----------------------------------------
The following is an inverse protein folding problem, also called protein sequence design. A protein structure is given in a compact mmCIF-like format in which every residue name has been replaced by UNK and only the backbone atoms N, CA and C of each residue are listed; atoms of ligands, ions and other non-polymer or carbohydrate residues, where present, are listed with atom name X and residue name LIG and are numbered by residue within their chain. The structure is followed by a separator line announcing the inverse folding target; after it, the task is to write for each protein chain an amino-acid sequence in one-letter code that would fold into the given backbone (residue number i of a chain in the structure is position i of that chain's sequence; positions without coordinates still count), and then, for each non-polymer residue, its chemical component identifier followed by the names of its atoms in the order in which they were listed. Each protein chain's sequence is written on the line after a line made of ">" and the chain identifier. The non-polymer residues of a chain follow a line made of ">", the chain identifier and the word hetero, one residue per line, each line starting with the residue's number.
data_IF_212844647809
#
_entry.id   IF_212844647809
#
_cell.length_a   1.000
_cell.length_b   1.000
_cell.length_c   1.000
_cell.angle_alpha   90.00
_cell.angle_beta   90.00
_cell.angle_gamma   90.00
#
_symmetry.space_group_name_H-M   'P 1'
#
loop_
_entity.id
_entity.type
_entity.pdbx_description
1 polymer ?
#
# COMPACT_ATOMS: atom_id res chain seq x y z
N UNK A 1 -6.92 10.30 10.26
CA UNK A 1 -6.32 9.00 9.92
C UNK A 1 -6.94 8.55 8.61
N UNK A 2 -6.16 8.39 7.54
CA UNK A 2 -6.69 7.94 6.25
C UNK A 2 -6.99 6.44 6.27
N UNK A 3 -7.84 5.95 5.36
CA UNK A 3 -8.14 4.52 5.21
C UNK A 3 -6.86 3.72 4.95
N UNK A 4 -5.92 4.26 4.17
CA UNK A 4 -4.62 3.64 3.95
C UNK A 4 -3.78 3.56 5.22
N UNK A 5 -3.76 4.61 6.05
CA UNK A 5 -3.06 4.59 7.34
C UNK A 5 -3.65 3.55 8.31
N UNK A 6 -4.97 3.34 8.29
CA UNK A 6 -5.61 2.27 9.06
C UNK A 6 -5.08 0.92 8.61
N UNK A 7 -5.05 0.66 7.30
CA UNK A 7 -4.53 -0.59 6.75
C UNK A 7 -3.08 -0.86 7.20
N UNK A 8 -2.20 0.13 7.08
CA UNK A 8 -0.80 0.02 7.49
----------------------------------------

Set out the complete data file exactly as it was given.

The following is an inverse protein folding problem, also called protein sequence design. A protein structure is given in a compact mmCIF-like format in which every residue name has been replaced by UNK and only the backbone atoms N, CA and C of each residue are listed; atoms of ligands, ions and other non-polymer or carbohydrate residues, where present, are listed with atom name X and residue name LIG and are numbered by residue within their chain. The structure is followed by a separator line announcing the inverse folding target; after it, the task is to write for each protein chain an amino-acid sequence in one-letter code that would fold into the given backbone (residue number i of a chain in the structure is position i of that chain's sequence; positions without coordinates still count), and then, for each non-polymer residue, its chemical component identifier followed by the names of its atoms in the order in which they were listed. Each protein chain's sequence is written on the line after a line made of ">" and the chain identifier. The non-polymer residues of a chain follow a line made of ">", the chain identifier and the word hetero, one residue per line, each line starting with the residue's number.
data_IF_212844647809
#
_entry.id   IF_212844647809
#
_cell.length_a   1.000
_cell.length_b   1.000
_cell.length_c   1.000
_cell.angle_alpha   90.00
_cell.angle_beta   90.00
_cell.angle_gamma   90.00
#
_symmetry.space_group_name_H-M   'P 1'
#
loop_
_entity.id
_entity.type
_entity.pdbx_description
1 polymer ?
#
# COMPACT_ATOMS: atom_id res chain seq x y z
N UNK A 1 -6.92 10.30 10.26
CA UNK A 1 -6.32 9.00 9.92
C UNK A 1 -6.94 8.55 8.61
N UNK A 2 -6.16 8.39 7.54
CA UNK A 2 -6.69 7.94 6.25
C UNK A 2 -6.99 6.44 6.27
N UNK A 3 -7.84 5.95 5.36
CA UNK A 3 -8.14 4.52 5.21
C UNK A 3 -6.86 3.72 4.95
N UNK A 4 -5.92 4.26 4.17
CA UNK A 4 -4.62 3.64 3.95
C UNK A 4 -3.78 3.56 5.22
N UNK A 5 -3.76 4.61 6.05
CA UNK A 5 -3.06 4.59 7.34
C UNK A 5 -3.65 3.55 8.31
N UNK A 6 -4.97 3.34 8.29
CA UNK A 6 -5.61 2.27 9.06
C UNK A 6 -5.08 0.92 8.61
N UNK A 7 -5.05 0.66 7.30
CA UNK A 7 -4.53 -0.59 6.75
C UNK A 7 -3.08 -0.86 7.20
N UNK A 8 -2.20 0.13 7.08
CA UNK A 8 -0.80 0.02 7.49